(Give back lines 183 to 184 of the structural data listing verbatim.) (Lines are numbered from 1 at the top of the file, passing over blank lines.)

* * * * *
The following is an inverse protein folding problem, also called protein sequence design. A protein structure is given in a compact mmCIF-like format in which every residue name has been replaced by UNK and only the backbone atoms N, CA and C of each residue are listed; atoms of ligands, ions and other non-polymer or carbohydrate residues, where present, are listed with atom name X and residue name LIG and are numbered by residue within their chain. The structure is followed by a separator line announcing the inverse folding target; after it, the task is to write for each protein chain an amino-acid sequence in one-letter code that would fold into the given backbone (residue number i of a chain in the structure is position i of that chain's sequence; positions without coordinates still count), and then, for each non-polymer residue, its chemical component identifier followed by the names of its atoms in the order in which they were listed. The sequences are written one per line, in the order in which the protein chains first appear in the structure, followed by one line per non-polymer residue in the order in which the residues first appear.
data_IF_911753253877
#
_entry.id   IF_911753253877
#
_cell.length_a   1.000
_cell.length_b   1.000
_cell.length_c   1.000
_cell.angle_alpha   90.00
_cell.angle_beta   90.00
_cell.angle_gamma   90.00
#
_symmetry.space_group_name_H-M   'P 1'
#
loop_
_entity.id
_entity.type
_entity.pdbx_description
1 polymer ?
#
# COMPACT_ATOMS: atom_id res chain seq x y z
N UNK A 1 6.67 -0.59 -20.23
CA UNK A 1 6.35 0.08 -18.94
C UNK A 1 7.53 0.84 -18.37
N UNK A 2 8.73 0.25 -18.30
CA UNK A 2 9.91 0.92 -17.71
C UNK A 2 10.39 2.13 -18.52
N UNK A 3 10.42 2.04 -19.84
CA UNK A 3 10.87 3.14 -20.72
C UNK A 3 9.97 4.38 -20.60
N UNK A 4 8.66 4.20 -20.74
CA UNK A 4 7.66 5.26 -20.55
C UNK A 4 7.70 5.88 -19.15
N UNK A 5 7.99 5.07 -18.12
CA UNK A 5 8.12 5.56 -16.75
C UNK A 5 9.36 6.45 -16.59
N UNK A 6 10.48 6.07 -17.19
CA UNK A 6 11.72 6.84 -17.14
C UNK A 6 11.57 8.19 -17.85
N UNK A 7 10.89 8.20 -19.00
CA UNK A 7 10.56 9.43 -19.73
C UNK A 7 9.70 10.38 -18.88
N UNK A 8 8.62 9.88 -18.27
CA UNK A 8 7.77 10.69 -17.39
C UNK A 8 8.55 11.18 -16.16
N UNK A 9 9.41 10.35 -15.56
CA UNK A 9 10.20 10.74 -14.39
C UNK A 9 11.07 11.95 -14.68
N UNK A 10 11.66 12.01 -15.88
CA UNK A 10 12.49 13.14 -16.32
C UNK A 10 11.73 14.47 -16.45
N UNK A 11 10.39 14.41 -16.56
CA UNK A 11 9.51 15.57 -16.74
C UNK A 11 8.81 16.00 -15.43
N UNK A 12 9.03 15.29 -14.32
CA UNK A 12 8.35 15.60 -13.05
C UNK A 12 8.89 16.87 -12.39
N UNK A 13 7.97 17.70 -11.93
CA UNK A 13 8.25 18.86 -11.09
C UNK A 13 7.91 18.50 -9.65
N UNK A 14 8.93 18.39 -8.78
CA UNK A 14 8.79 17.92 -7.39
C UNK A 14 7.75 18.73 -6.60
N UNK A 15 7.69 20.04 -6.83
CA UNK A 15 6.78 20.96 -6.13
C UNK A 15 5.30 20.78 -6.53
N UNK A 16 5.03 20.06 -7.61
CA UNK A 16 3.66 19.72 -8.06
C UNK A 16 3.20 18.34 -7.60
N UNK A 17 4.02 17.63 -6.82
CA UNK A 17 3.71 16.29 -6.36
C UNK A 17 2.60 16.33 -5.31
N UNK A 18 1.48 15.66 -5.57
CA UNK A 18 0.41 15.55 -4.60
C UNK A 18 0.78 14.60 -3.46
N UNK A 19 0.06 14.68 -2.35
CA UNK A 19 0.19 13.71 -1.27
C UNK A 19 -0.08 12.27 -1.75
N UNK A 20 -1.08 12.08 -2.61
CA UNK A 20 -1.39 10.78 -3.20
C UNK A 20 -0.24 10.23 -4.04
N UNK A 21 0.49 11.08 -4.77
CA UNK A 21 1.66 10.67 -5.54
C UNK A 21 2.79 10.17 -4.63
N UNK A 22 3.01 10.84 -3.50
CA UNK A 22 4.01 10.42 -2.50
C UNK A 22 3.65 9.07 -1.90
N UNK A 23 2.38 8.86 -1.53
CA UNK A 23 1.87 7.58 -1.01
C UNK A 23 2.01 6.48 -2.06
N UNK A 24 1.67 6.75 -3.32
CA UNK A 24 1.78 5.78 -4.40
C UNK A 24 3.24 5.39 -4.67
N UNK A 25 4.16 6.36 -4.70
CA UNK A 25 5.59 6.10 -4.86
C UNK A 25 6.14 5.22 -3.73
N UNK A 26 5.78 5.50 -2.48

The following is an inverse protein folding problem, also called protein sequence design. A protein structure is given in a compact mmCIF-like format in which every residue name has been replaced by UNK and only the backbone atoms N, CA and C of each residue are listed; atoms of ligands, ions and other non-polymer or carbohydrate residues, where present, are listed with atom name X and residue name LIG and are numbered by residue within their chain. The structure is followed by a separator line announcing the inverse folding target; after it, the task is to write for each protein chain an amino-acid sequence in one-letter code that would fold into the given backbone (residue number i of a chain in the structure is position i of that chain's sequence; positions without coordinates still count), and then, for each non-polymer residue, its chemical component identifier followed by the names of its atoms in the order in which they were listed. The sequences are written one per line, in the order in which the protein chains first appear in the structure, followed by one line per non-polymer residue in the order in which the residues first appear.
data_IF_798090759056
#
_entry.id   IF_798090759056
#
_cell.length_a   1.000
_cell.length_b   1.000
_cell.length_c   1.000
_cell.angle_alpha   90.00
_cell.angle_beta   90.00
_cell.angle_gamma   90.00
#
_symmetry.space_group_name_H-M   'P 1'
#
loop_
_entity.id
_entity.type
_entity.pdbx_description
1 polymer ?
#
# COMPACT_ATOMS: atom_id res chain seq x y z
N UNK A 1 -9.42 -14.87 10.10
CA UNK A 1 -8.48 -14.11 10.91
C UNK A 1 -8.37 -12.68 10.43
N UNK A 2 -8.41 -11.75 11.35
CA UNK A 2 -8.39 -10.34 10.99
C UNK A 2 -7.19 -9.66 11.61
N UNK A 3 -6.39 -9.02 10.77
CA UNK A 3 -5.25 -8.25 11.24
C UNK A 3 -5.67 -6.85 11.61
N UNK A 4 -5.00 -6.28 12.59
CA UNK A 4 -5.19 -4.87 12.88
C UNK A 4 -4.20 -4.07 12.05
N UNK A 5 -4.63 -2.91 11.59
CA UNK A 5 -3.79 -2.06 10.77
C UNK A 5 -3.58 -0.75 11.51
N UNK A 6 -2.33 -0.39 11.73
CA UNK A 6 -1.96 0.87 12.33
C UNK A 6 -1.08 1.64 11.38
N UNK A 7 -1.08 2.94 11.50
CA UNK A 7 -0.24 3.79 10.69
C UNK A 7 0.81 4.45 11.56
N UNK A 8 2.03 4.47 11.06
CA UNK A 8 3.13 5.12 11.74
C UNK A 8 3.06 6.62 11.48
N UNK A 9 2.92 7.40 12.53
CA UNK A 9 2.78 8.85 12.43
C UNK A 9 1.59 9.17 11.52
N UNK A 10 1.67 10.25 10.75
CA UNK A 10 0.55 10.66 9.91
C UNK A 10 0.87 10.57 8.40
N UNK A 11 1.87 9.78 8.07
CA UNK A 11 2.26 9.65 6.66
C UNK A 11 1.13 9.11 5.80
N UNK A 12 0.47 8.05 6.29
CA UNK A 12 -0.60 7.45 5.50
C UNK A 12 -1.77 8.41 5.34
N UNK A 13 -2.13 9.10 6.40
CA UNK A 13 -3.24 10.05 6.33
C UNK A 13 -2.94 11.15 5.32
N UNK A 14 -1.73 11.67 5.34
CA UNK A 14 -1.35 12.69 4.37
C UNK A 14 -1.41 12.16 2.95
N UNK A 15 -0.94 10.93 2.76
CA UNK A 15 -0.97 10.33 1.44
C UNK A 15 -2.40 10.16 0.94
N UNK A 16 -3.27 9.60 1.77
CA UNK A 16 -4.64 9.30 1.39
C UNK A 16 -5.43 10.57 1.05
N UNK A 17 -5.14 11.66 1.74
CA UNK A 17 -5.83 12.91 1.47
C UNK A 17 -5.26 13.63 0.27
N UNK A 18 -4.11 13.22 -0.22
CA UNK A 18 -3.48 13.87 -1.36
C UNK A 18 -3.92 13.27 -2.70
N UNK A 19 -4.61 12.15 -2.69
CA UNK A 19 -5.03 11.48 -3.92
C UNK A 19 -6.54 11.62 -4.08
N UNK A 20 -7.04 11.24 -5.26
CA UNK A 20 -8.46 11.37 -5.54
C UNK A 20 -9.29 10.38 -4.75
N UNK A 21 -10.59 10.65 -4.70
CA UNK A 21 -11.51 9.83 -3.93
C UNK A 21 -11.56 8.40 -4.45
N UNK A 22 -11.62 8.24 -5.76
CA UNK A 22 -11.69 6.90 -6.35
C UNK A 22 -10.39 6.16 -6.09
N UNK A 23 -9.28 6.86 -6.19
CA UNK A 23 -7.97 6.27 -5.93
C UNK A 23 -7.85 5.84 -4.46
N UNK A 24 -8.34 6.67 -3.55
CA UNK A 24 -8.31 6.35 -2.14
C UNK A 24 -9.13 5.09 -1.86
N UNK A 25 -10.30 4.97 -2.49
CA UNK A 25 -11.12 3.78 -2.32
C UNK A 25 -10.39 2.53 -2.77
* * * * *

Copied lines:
CA UNK A 22 -11.69 6.90 -6.35
C UNK A 22 -10.39 6.16 -6.09